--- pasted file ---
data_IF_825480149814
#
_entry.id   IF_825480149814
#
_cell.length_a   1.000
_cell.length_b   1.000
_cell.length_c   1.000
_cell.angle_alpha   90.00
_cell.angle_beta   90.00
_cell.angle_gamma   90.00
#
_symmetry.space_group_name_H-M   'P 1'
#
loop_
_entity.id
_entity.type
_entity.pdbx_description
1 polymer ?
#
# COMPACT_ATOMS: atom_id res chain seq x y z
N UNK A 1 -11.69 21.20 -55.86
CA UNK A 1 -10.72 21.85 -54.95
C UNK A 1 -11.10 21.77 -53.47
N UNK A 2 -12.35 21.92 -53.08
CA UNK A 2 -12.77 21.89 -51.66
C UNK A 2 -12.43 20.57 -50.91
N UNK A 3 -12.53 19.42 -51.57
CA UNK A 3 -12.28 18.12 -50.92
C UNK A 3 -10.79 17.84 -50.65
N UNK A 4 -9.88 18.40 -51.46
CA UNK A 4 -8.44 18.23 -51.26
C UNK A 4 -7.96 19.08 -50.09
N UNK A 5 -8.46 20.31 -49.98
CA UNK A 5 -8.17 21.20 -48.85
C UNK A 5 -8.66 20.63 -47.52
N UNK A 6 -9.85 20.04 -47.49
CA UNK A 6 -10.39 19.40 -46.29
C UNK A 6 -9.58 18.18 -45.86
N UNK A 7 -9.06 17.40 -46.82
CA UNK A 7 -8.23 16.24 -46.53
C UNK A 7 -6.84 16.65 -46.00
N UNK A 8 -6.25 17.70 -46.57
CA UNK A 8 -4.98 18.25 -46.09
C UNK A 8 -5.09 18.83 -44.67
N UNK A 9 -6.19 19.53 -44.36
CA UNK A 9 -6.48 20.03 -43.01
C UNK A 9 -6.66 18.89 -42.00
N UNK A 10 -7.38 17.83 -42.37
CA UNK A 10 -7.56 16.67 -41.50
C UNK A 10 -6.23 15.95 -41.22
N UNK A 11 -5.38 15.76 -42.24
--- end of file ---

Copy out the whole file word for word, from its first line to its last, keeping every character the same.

data_IF_825480149814
#
_entry.id   IF_825480149814
#
_cell.length_a   1.000
_cell.length_b   1.000
_cell.length_c   1.000
_cell.angle_alpha   90.00
_cell.angle_beta   90.00
_cell.angle_gamma   90.00
#
_symmetry.space_group_name_H-M   'P 1'
#
loop_
_entity.id
_entity.type
_entity.pdbx_description
1 polymer ?
#
# COMPACT_ATOMS: atom_id res chain seq x y z
N UNK A 1 -11.69 21.20 -55.86
CA UNK A 1 -10.72 21.85 -54.95
C UNK A 1 -11.10 21.77 -53.47
N UNK A 2 -12.35 21.92 -53.08
CA UNK A 2 -12.77 21.89 -51.66
C UNK A 2 -12.43 20.57 -50.91
N UNK A 3 -12.53 19.42 -51.57
CA UNK A 3 -12.28 18.12 -50.92
C UNK A 3 -10.79 17.84 -50.65
N UNK A 4 -9.88 18.40 -51.46
CA UNK A 4 -8.44 18.23 -51.26
C UNK A 4 -7.96 19.08 -50.09
N UNK A 5 -8.46 20.31 -49.98
CA UNK A 5 -8.17 21.20 -48.85
C UNK A 5 -8.66 20.63 -47.52
N UNK A 6 -9.85 20.04 -47.49
CA UNK A 6 -10.39 19.40 -46.29
C UNK A 6 -9.58 18.18 -45.86
N UNK A 7 -9.06 17.40 -46.82
CA UNK A 7 -8.23 16.24 -46.53
C UNK A 7 -6.84 16.65 -46.00
N UNK A 8 -6.25 17.70 -46.57
CA UNK A 8 -4.98 18.25 -46.09
C UNK A 8 -5.09 18.83 -44.67
N UNK A 9 -6.19 19.53 -44.36
CA UNK A 9 -6.48 20.03 -43.01
C UNK A 9 -6.66 18.89 -42.00
N UNK A 10 -7.38 17.83 -42.37
CA UNK A 10 -7.56 16.67 -41.50
C UNK A 10 -6.23 15.95 -41.22
N UNK A 11 -5.38 15.76 -42.24